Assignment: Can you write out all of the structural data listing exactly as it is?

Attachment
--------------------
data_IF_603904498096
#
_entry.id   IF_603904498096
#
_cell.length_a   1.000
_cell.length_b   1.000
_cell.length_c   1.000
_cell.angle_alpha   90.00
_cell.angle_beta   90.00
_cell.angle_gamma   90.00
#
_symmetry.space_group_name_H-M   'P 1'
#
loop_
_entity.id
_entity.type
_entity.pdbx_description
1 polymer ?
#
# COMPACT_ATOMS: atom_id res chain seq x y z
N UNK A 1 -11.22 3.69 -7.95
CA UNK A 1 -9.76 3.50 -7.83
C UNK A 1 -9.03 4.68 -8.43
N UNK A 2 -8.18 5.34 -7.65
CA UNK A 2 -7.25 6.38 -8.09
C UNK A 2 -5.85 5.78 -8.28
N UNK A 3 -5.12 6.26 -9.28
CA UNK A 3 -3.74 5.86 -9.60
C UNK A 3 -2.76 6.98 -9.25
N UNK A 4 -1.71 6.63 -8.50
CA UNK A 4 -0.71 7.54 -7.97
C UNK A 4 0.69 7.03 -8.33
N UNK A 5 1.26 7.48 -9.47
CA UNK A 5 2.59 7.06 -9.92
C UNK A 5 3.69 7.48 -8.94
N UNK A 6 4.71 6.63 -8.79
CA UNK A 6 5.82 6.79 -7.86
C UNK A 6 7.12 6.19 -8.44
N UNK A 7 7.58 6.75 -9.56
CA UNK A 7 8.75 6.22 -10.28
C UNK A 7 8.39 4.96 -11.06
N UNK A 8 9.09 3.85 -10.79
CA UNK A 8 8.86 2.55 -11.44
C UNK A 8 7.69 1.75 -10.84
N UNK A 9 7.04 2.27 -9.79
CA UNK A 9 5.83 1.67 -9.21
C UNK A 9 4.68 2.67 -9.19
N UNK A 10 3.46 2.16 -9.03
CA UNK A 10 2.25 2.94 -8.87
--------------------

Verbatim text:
data_IF_603904498096
#
_entry.id   IF_603904498096
#
_cell.length_a   1.000
_cell.length_b   1.000
_cell.length_c   1.000
_cell.angle_alpha   90.00
_cell.angle_beta   90.00
_cell.angle_gamma   90.00
#
_symmetry.space_group_name_H-M   'P 1'
#
loop_
_entity.id
_entity.type
_entity.pdbx_description
1 polymer ?
#
# COMPACT_ATOMS: atom_id res chain seq x y z
N UNK A 1 -11.22 3.69 -7.95
CA UNK A 1 -9.76 3.50 -7.83
C UNK A 1 -9.03 4.68 -8.43
N UNK A 2 -8.18 5.34 -7.65
CA UNK A 2 -7.25 6.38 -8.09
C UNK A 2 -5.85 5.78 -8.28
N UNK A 3 -5.12 6.26 -9.28
CA UNK A 3 -3.74 5.86 -9.60
C UNK A 3 -2.76 6.98 -9.25
N UNK A 4 -1.71 6.63 -8.50
CA UNK A 4 -0.71 7.54 -7.97
C UNK A 4 0.69 7.03 -8.33
N UNK A 5 1.26 7.48 -9.47
CA UNK A 5 2.59 7.06 -9.92
C UNK A 5 3.69 7.48 -8.94
N UNK A 6 4.71 6.63 -8.79
CA UNK A 6 5.82 6.79 -7.86
C UNK A 6 7.12 6.19 -8.44
N UNK A 7 7.58 6.75 -9.56
CA UNK A 7 8.75 6.22 -10.28
C UNK A 7 8.39 4.96 -11.06
N UNK A 8 9.09 3.85 -10.79
CA UNK A 8 8.86 2.55 -11.44
C UNK A 8 7.69 1.75 -10.84
N UNK A 9 7.04 2.27 -9.79
CA UNK A 9 5.83 1.67 -9.21
C UNK A 9 4.68 2.67 -9.19
N UNK A 10 3.46 2.16 -9.03
CA UNK A 10 2.25 2.94 -8.87